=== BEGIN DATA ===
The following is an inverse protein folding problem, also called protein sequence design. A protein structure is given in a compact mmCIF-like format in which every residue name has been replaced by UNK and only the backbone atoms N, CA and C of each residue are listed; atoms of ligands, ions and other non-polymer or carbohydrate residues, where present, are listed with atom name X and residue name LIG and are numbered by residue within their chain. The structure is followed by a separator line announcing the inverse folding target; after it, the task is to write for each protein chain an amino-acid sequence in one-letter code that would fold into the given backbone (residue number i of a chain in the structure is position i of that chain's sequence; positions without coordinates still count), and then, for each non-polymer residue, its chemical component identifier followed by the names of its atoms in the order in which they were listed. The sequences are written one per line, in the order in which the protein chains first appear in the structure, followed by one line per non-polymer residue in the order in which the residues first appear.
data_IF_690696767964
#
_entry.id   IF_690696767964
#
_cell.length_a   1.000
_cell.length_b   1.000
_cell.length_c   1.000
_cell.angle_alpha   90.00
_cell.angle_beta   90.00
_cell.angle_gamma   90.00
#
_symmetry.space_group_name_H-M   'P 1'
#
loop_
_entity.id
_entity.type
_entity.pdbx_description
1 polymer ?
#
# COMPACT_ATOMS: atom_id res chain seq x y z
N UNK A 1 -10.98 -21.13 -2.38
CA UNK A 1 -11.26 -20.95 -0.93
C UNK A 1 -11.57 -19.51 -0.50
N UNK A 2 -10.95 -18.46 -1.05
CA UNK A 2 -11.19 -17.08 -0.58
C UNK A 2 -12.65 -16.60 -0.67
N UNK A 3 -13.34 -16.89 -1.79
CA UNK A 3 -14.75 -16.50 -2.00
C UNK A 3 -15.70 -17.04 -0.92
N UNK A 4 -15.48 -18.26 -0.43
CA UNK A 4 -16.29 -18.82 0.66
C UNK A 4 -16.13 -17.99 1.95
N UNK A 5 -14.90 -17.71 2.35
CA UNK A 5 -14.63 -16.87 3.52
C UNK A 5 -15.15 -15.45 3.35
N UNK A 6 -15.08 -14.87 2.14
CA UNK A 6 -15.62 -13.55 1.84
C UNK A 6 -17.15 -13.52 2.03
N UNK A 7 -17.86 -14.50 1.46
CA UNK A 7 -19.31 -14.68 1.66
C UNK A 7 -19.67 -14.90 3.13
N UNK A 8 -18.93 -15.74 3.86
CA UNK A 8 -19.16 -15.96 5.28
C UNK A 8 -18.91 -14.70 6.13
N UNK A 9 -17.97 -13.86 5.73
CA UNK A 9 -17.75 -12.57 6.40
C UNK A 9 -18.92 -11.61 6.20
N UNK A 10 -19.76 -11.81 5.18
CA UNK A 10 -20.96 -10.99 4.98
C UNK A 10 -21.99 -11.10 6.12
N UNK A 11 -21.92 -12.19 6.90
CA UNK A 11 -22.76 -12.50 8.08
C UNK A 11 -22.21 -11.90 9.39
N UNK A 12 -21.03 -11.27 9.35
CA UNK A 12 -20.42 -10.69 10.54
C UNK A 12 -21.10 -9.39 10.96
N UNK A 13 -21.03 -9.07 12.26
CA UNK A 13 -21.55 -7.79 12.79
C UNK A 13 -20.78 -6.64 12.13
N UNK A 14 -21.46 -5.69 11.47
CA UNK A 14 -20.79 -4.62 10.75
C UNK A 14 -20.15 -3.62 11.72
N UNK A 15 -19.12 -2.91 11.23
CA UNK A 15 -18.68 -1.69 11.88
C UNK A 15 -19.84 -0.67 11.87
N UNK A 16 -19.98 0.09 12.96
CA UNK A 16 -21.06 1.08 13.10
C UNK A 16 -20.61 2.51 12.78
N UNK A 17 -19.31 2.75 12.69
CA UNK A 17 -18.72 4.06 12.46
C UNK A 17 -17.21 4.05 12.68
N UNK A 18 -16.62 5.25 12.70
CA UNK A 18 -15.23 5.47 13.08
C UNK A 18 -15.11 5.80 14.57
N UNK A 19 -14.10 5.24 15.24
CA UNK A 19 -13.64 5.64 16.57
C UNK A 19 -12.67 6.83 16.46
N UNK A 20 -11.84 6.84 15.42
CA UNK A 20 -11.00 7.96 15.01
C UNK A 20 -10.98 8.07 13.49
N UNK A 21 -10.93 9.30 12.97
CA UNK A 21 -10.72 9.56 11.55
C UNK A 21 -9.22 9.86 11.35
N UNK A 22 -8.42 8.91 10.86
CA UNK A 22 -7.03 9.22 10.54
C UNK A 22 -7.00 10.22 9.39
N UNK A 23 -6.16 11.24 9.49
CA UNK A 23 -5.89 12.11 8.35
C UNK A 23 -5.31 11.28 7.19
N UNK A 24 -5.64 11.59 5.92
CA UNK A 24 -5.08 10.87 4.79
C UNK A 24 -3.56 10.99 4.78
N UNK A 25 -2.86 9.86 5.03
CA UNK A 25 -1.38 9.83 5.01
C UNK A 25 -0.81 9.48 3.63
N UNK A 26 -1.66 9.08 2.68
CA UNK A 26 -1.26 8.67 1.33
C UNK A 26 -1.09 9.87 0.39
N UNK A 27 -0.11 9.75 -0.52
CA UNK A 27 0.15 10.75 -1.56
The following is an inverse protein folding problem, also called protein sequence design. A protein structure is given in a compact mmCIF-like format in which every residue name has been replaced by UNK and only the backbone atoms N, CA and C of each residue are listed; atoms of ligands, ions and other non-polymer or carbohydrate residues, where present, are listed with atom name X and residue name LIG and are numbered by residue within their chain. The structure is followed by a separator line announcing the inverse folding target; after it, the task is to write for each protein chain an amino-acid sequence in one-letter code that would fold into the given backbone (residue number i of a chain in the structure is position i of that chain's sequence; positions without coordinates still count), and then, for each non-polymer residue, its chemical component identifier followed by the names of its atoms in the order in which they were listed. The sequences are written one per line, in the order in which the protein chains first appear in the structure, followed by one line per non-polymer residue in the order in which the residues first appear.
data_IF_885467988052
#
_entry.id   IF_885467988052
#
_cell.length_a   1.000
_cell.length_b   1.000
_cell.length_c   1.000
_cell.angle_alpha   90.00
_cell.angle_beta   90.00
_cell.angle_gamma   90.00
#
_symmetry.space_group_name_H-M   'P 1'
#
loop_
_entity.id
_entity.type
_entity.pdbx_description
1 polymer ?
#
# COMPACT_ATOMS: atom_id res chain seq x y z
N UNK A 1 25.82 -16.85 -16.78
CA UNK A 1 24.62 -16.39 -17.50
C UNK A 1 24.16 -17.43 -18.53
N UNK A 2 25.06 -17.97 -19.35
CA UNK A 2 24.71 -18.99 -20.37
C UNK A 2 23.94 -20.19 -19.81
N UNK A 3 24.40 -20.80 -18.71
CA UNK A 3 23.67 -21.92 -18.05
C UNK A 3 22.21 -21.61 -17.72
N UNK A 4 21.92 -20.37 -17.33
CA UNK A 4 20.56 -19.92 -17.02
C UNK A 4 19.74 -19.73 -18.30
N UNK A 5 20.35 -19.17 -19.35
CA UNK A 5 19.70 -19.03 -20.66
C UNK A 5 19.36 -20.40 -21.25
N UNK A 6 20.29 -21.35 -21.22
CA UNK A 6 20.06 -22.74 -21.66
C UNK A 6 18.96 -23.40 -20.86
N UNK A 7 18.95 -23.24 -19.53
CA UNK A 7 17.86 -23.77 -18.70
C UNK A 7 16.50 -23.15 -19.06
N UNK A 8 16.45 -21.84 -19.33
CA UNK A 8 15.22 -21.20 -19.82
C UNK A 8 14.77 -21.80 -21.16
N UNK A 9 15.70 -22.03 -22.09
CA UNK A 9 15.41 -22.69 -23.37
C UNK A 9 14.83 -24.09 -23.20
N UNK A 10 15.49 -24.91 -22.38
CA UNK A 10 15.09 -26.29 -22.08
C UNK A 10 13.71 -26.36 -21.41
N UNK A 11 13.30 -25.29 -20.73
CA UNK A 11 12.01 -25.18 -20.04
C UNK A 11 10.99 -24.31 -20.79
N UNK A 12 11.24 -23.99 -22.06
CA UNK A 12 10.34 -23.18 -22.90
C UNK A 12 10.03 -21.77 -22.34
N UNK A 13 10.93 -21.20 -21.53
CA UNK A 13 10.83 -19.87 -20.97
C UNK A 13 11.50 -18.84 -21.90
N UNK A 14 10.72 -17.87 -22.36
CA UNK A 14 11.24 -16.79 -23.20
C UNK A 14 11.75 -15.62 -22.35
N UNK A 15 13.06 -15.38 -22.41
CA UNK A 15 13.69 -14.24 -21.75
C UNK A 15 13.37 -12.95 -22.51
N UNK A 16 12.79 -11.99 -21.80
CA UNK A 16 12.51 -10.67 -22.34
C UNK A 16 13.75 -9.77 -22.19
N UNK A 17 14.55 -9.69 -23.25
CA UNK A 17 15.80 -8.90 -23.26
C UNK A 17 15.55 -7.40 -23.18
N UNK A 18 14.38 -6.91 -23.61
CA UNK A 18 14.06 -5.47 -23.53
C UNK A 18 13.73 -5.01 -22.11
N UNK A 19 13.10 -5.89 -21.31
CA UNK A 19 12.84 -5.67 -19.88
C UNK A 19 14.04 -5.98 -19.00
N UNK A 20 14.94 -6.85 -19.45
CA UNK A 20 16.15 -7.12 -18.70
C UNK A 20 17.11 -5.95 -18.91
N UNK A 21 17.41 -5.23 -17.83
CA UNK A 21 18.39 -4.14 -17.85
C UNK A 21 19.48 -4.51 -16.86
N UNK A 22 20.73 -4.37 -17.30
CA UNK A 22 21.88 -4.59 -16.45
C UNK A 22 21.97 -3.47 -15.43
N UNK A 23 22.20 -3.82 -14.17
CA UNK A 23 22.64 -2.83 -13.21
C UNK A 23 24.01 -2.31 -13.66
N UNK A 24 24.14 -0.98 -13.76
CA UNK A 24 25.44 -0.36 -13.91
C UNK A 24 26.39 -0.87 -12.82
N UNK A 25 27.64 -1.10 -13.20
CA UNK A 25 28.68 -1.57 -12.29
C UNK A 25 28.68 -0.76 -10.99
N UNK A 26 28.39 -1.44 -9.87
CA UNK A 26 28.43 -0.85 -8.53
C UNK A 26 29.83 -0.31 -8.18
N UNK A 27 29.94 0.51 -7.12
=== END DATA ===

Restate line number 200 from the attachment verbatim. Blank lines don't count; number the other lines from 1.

C UNK A 26 29.83 -0.31 -8.18